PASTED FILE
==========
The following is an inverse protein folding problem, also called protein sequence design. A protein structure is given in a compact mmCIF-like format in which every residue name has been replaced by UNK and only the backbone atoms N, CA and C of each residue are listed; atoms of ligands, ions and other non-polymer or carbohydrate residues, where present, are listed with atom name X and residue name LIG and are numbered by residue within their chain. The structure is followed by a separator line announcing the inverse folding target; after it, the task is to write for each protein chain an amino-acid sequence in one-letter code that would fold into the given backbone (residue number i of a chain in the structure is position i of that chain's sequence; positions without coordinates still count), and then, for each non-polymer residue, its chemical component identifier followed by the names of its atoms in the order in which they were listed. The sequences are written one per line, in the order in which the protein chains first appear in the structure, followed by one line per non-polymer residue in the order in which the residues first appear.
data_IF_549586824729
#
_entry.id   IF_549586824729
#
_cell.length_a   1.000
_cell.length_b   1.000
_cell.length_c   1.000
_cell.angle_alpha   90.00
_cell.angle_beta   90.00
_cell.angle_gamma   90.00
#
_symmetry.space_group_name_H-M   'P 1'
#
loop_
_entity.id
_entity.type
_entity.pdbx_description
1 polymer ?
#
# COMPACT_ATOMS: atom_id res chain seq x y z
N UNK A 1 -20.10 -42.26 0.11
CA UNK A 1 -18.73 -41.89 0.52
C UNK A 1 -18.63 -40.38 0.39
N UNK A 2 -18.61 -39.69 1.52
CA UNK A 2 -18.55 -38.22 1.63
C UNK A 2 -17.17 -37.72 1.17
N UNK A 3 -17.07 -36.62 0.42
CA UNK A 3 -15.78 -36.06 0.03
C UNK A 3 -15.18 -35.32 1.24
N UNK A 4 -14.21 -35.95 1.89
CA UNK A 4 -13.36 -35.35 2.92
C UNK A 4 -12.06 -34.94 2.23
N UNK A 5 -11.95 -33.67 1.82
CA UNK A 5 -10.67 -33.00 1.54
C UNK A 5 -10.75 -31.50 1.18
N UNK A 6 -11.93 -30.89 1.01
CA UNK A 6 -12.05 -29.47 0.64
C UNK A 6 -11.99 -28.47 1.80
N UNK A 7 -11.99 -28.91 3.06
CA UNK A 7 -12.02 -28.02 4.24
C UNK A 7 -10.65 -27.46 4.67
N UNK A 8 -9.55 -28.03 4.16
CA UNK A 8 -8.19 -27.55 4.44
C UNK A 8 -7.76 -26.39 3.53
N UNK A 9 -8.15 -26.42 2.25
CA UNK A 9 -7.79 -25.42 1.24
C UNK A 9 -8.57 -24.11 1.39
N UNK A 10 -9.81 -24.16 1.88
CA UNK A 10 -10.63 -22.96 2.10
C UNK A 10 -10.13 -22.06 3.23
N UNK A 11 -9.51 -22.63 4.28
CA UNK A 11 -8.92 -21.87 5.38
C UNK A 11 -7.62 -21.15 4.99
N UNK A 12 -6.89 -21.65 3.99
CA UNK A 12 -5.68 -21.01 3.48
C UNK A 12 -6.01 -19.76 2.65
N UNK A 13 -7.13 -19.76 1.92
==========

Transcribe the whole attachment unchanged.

The following is an inverse protein folding problem, also called protein sequence design. A protein structure is given in a compact mmCIF-like format in which every residue name has been replaced by UNK and only the backbone atoms N, CA and C of each residue are listed; atoms of ligands, ions and other non-polymer or carbohydrate residues, where present, are listed with atom name X and residue name LIG and are numbered by residue within their chain. The structure is followed by a separator line announcing the inverse folding target; after it, the task is to write for each protein chain an amino-acid sequence in one-letter code that would fold into the given backbone (residue number i of a chain in the structure is position i of that chain's sequence; positions without coordinates still count), and then, for each non-polymer residue, its chemical component identifier followed by the names of its atoms in the order in which they were listed. The sequences are written one per line, in the order in which the protein chains first appear in the structure, followed by one line per non-polymer residue in the order in which the residues first appear.
data_IF_549586824729
#
_entry.id   IF_549586824729
#
_cell.length_a   1.000
_cell.length_b   1.000
_cell.length_c   1.000
_cell.angle_alpha   90.00
_cell.angle_beta   90.00
_cell.angle_gamma   90.00
#
_symmetry.space_group_name_H-M   'P 1'
#
loop_
_entity.id
_entity.type
_entity.pdbx_description
1 polymer ?
#
# COMPACT_ATOMS: atom_id res chain seq x y z
N UNK A 1 -20.10 -42.26 0.11
CA UNK A 1 -18.73 -41.89 0.52
C UNK A 1 -18.63 -40.38 0.39
N UNK A 2 -18.61 -39.69 1.52
CA UNK A 2 -18.55 -38.22 1.63
C UNK A 2 -17.17 -37.72 1.17
N UNK A 3 -17.07 -36.62 0.42
CA UNK A 3 -15.78 -36.06 0.03
C UNK A 3 -15.18 -35.32 1.24
N UNK A 4 -14.21 -35.95 1.89
CA UNK A 4 -13.36 -35.35 2.92
C UNK A 4 -12.06 -34.94 2.23
N UNK A 5 -11.95 -33.67 1.82
CA UNK A 5 -10.67 -33.00 1.54
C UNK A 5 -10.75 -31.50 1.18
N UNK A 6 -11.93 -30.89 1.01
CA UNK A 6 -12.05 -29.47 0.64
C UNK A 6 -11.99 -28.47 1.80
N UNK A 7 -11.99 -28.91 3.06
CA UNK A 7 -12.02 -28.02 4.24
C UNK A 7 -10.65 -27.46 4.67
N UNK A 8 -9.55 -28.03 4.16
CA UNK A 8 -8.19 -27.55 4.44
C UNK A 8 -7.76 -26.39 3.53
N UNK A 9 -8.15 -26.42 2.25
CA UNK A 9 -7.79 -25.42 1.24
C UNK A 9 -8.57 -24.11 1.39
N UNK A 10 -9.81 -24.16 1.88
CA UNK A 10 -10.63 -22.96 2.10
C UNK A 10 -10.13 -22.06 3.23
N UNK A 11 -9.51 -22.63 4.28
CA UNK A 11 -8.92 -21.87 5.38
C UNK A 11 -7.62 -21.15 4.99
N UNK A 12 -6.89 -21.65 3.99
CA UNK A 12 -5.68 -21.01 3.48
C UNK A 12 -6.01 -19.76 2.65
N UNK A 13 -7.13 -19.76 1.92